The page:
Book; 13+; ISBN 9780142001431; New York: Penguin Books, 2002

Saturday, May 2, 2009

Maus I: A Survivor’s Tale: My Father Bleeds History by Art Spiegelman

Whether you like graphic novels or never considered reading one, this book is a must! Maus tells the true story of Art Spiegelman’s parents’ survival of Hitler’s persecution of European Jews. Spiegelman tells not only the tale of his parent’s survival but of Art’s own coming to terms with his family history. In this Holocaust tale, the characters are depicted as animals: Jews are mice, Germans are cats, French are frogs, Americans are dogs, and Poles are pigs. Art’s father, Vladek enlists in the Polish Army when war breaks out. However, he is Jewish, and when Germany conquers Poland, he and his wife, Anna, are forced to move into a Jewish ghetto. When they learn what will happen to them if they are sent to a Nazi concentration camp, they go into hiding.

This novel does not have a happy ending… yet. It is the first of two graphic novels chronicling Art’s family as they struggle to survive the Holocaust. This graphic novel is sometimes considered an adult novel and sometimes a young adult. The story is harrowing and disturbing, even more so because it is told in pictures. Because everything is illustrated, it does not let your imagination soften the experiences of the Jews during the Nazi regime and the Final Solution. It is very "in your face."

Graphic Novel; ISBN 978-0394747231; New York: Pantheon Books, 1986

Fallen Angels by Walter Dean Meyers

Fighting in battle can seem romantic and brave. The Vietnam war caused many to begin questioning that romanticism of war. Seventeen year old Richie Perry had plans to go to college after graduation in the late 1960s, but those plans fall through. Not knowing what to do, Richie enlists in the Army figuring it is better than ending up on the streets of Harlem. He is quickly sent off to Vietnam after a brief training. He has hopes that his knee injury will get him out of fighting, but, of course, something happens with his paperwork, and he ends up in battle alongside his new buddies, PeeWee and Jenkins. Richie struggles to come to terms with what he was told about war and Vietnam during his basic training and the reality he experiences in Vietnam. He begins to question the validity of the U.S. role in Vietnam. After dealing with commanders who are more concerned with their own promotions and their soldiers’ safety and realizing that African-Americans are purposely being sent on the most dangerous missions, Richie decides to demand some answers from his authorities, despite warnings from his comrades.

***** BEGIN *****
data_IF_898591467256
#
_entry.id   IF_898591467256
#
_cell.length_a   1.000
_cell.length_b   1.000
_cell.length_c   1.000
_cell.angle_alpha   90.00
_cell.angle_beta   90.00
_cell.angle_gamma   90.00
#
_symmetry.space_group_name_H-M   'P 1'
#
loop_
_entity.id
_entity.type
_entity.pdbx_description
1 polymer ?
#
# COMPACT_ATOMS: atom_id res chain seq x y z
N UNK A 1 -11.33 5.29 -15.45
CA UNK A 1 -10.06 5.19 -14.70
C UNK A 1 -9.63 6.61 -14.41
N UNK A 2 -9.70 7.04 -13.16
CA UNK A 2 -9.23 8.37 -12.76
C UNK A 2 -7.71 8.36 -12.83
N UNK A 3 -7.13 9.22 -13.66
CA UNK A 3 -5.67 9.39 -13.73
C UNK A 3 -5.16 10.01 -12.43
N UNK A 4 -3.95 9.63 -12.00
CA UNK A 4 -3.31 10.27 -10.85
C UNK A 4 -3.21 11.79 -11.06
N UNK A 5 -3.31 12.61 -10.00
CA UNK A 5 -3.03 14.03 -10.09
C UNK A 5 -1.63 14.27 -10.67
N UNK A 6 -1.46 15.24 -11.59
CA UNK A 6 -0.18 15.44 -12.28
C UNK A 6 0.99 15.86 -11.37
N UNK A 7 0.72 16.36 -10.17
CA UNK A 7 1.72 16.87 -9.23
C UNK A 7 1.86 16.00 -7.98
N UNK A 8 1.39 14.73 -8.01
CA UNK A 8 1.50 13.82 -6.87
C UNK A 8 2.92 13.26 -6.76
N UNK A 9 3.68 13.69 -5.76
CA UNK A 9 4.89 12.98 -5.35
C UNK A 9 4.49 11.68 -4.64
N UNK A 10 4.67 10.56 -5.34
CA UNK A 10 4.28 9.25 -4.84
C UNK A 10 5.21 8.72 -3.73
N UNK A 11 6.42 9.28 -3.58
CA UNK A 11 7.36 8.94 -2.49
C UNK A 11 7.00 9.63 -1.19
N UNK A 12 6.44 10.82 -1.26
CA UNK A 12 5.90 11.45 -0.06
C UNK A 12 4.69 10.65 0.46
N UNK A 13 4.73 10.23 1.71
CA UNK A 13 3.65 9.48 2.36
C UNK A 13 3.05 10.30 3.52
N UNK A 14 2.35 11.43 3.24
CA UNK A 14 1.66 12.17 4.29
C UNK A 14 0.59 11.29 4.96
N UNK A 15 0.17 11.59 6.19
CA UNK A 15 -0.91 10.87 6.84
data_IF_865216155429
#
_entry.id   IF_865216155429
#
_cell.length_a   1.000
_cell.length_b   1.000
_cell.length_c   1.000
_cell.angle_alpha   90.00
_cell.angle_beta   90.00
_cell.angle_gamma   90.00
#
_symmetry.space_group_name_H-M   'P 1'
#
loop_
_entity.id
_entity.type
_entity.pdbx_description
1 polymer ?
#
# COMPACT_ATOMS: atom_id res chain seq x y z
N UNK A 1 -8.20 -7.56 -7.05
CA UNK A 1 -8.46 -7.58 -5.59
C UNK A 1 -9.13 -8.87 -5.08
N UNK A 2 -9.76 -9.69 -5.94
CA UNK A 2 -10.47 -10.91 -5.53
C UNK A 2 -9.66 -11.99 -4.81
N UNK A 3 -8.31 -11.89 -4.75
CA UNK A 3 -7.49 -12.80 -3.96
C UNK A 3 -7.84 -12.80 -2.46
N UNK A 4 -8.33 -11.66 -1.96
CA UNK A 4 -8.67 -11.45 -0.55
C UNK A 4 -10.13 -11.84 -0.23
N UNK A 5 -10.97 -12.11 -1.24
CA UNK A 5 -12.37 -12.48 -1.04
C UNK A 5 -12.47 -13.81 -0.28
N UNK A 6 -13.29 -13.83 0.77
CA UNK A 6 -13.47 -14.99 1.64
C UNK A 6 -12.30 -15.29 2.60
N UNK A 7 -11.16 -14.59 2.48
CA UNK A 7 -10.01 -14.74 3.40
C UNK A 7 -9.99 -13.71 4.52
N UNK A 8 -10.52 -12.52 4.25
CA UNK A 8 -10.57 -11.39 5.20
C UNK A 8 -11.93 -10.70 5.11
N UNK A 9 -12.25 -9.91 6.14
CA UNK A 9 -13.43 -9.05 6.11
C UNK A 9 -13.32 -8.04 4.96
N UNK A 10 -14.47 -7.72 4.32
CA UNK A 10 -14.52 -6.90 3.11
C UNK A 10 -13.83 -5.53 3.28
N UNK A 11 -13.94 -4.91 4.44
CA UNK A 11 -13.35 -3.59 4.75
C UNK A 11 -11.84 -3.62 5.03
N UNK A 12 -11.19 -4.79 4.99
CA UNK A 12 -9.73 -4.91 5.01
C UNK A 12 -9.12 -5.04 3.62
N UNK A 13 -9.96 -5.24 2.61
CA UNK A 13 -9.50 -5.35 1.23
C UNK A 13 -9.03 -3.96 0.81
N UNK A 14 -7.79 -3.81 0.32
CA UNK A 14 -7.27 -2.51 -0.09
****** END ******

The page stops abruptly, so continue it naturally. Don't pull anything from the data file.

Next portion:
This is a coming of age story about a young adult who is trying his best to live to come of age. The story is an eye opener about the realities of war. This is a great book about survival and discover, and a recommended book for anyone who dreams of fighting in battle. Meyers manages to let the story speak for itself without becoming preachy. With you are for or against war, this page turner will have you questioning your own beliefs and perceptions. Fans of other Walter Dean Meyers books will not be disappointed as he continues writing in his usual edgy style here.

Book; 14+; ISBN 978-0545055765; New York: Scholastic Inc, 1988

Friday, May 1, 2009

Uglies by Scott Westerfeld

Would you like to live in a society where everybody is equal? How about if equality means that everyone gets a special surgery that makes them pretty or handsome? Not too bad huh? That is the world in which Tally Youngblood lives. Turning sixteen means a surgury that will make you beautiful and hot. Once you've turned from an Ugly to a Pretty, you also get to go live in a city where your only responsibility is to party and have fun. Tally is excited to turn sixteen and get to go join her friends who have already become Pretties. It is what she has wanted her entire life. However, in the weeks before her sixteenth birthday, Tally meets Shay, who does not want to become Pretty. The two girls develop a bond, and Shay invites Tally to run away with her to live with others who do not want to become Pretty. Tally cannot imagine not becoming a Pretty and turns Shay down. Just in case, Shay gives Tally cryptic instructions for how to find her should Tally change her mind.

When Shay disappears, Tally is brought in to the authorities and questioned about her friend. They strike Tally a deal: either show them the way to Shay and her friends who chose to stay Ugly or stay Ugly forever herself. To find Shay and the other rebels, and ultimately betray their whereabouts, Tally sets off on a dangerous journey by herself. Her journey will expose her so called perfect society for what it really is and lead her to discover what is truly important in life. If only she will survive it.

I did not expect to enjoy this book as much as I did. It is not the fluffy novel I expected. Westerfeld created a story of extreme environmentalism and equality. It takes place in the future but does not feel like a typical sci-fi story. Westerfeld is great at keeping just enough unknown to encourage the reader into each chapter. This would be a great book for a book report as there is lots to think about and respond to, but it is still a fun read. I couldn't put it down. It is the first of a trilogy, and I can't wait to get my hands on the other books.

Book; 14+; ISBN 978-0689865381; New York: Simon Pulse, 2005